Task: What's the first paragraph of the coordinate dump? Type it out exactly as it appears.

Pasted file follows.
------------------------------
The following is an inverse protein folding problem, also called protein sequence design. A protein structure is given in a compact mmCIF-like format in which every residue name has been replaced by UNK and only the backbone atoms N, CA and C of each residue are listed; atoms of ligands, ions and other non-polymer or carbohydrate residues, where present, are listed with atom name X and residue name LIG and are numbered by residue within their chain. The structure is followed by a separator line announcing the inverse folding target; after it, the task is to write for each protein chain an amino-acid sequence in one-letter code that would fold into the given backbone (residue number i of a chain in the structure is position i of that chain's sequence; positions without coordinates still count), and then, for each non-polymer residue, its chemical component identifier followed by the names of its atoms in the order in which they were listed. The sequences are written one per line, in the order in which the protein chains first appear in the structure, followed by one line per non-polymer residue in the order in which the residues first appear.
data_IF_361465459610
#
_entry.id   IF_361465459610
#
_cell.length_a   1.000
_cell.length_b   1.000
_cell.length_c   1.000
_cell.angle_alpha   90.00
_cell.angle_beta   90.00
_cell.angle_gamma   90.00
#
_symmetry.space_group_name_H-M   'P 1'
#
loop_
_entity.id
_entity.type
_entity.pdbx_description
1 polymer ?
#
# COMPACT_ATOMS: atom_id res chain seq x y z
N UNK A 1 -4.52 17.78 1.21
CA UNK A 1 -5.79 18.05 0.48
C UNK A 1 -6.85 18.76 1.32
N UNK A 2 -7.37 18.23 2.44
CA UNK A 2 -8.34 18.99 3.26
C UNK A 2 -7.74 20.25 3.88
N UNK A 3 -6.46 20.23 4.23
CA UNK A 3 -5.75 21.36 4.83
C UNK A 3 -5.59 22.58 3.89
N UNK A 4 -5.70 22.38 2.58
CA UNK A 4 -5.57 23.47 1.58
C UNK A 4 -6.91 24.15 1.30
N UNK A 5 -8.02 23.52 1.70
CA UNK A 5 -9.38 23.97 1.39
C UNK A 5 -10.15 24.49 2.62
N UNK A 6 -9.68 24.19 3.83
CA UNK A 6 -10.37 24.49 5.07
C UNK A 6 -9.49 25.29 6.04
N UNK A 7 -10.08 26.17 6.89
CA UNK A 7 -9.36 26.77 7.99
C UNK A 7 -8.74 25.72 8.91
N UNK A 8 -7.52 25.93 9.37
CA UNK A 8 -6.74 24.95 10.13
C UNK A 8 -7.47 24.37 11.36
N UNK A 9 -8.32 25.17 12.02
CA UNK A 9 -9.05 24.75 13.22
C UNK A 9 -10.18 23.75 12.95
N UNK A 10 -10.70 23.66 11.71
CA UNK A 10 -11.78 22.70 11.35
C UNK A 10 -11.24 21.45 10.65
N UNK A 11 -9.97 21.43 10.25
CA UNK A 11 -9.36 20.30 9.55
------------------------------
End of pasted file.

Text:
The following is an inverse protein folding problem, also called protein sequence design. A protein structure is given in a compact mmCIF-like format in which every residue name has been replaced by UNK and only the backbone atoms N, CA and C of each residue are listed; atoms of ligands, ions and other non-polymer or carbohydrate residues, where present, are listed with atom name X and residue name LIG and are numbered by residue within their chain. The structure is followed by a separator line announcing the inverse folding target; after it, the task is to write for each protein chain an amino-acid sequence in one-letter code that would fold into the given backbone (residue number i of a chain in the structure is position i of that chain's sequence; positions without coordinates still count), and then, for each non-polymer residue, its chemical component identifier followed by the names of its atoms in the order in which they were listed. The sequences are written one per line, in the order in which the protein chains first appear in the structure, followed by one line per non-polymer residue in the order in which the residues first appear.